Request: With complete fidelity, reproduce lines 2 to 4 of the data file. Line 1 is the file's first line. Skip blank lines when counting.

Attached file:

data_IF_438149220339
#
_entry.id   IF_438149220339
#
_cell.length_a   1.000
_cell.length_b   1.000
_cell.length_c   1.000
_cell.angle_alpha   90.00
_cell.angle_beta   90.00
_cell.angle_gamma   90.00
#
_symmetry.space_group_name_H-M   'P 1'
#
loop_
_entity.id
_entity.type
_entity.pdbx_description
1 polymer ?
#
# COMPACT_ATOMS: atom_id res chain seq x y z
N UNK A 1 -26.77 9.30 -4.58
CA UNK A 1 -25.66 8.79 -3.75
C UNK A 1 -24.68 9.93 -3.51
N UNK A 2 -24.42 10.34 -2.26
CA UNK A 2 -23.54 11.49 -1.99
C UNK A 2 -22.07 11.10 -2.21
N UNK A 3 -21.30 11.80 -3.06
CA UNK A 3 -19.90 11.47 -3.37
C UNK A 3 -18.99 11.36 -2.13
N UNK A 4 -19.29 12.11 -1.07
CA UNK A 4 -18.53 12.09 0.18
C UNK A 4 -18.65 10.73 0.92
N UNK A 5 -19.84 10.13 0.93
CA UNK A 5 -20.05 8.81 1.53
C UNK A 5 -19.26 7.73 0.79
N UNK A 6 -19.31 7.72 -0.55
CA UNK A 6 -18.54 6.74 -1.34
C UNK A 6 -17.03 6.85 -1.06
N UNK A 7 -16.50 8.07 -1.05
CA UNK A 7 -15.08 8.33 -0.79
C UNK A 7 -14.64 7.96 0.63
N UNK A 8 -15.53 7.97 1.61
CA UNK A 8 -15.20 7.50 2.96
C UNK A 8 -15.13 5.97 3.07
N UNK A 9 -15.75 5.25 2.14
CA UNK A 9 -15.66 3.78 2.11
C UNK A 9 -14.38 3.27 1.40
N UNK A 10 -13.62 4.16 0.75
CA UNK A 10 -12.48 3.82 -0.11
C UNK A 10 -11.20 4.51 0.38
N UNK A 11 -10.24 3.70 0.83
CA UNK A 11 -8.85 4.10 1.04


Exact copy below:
#
_entry.id   IF_438149220339
#